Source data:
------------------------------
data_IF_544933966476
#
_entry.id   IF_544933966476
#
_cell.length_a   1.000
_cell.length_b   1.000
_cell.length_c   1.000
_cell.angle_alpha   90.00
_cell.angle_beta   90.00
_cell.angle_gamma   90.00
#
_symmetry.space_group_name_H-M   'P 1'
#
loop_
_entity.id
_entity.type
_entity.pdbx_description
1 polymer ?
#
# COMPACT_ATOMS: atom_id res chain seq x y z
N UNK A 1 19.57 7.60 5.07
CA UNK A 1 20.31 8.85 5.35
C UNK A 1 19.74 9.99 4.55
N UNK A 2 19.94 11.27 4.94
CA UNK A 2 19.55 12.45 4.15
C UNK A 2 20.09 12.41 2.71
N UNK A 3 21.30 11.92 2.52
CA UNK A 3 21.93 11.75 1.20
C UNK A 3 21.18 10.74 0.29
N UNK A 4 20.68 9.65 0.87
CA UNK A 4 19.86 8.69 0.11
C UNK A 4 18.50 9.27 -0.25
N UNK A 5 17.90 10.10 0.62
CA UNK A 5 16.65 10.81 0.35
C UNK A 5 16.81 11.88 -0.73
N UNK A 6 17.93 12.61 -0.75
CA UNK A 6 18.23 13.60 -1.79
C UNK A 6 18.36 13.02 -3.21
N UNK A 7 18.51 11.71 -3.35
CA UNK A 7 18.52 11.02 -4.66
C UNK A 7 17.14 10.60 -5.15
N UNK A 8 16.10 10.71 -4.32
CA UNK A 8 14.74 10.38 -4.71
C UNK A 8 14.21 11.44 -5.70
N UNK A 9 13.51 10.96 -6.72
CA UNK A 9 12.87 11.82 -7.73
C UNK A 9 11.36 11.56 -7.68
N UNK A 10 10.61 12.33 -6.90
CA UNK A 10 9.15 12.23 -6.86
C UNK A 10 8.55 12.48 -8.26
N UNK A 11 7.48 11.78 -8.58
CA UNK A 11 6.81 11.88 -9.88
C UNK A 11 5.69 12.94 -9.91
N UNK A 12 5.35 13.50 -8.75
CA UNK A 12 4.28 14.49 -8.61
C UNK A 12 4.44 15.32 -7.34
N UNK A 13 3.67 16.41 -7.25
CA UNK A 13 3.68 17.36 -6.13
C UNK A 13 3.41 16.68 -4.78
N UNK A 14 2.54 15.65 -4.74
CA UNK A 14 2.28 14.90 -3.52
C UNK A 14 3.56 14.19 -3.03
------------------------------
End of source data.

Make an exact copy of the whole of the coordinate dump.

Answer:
data_IF_544933966476
#
_entry.id   IF_544933966476
#
_cell.length_a   1.000
_cell.length_b   1.000
_cell.length_c   1.000
_cell.angle_alpha   90.00
_cell.angle_beta   90.00
_cell.angle_gamma   90.00
#
_symmetry.space_group_name_H-M   'P 1'
#
loop_
_entity.id
_entity.type
_entity.pdbx_description
1 polymer ?
#
# COMPACT_ATOMS: atom_id res chain seq x y z
N UNK A 1 19.57 7.60 5.07
CA UNK A 1 20.31 8.85 5.35
C UNK A 1 19.74 9.99 4.55
N UNK A 2 19.94 11.27 4.94
CA UNK A 2 19.55 12.45 4.15
C UNK A 2 20.09 12.41 2.71
N UNK A 3 21.30 11.92 2.52
CA UNK A 3 21.93 11.75 1.20
C UNK A 3 21.18 10.74 0.29
N UNK A 4 20.68 9.65 0.87
CA UNK A 4 19.86 8.69 0.11
C UNK A 4 18.50 9.27 -0.25
N UNK A 5 17.90 10.10 0.62
CA UNK A 5 16.65 10.81 0.35
C UNK A 5 16.81 11.88 -0.73
N UNK A 6 17.93 12.61 -0.75
CA UNK A 6 18.23 13.60 -1.79
C UNK A 6 18.36 13.02 -3.21
N UNK A 7 18.51 11.71 -3.35
CA UNK A 7 18.52 11.02 -4.66
C UNK A 7 17.14 10.60 -5.15
N UNK A 8 16.10 10.71 -4.32
CA UNK A 8 14.74 10.38 -4.71
C UNK A 8 14.21 11.44 -5.70
N UNK A 9 13.51 10.96 -6.72
CA UNK A 9 12.87 11.82 -7.73
C UNK A 9 11.36 11.56 -7.68
N UNK A 10 10.61 12.33 -6.90
CA UNK A 10 9.15 12.23 -6.86
C UNK A 10 8.55 12.48 -8.26
N UNK A 11 7.48 11.78 -8.58
CA UNK A 11 6.81 11.88 -9.88
C UNK A 11 5.69 12.94 -9.91
N UNK A 12 5.35 13.50 -8.75
CA UNK A 12 4.28 14.49 -8.61
C UNK A 12 4.44 15.32 -7.34
N UNK A 13 3.67 16.41 -7.25
CA UNK A 13 3.68 17.36 -6.13
C UNK A 13 3.41 16.68 -4.78
N UNK A 14 2.54 15.65 -4.74
CA UNK A 14 2.28 14.90 -3.52
C UNK A 14 3.56 14.19 -3.03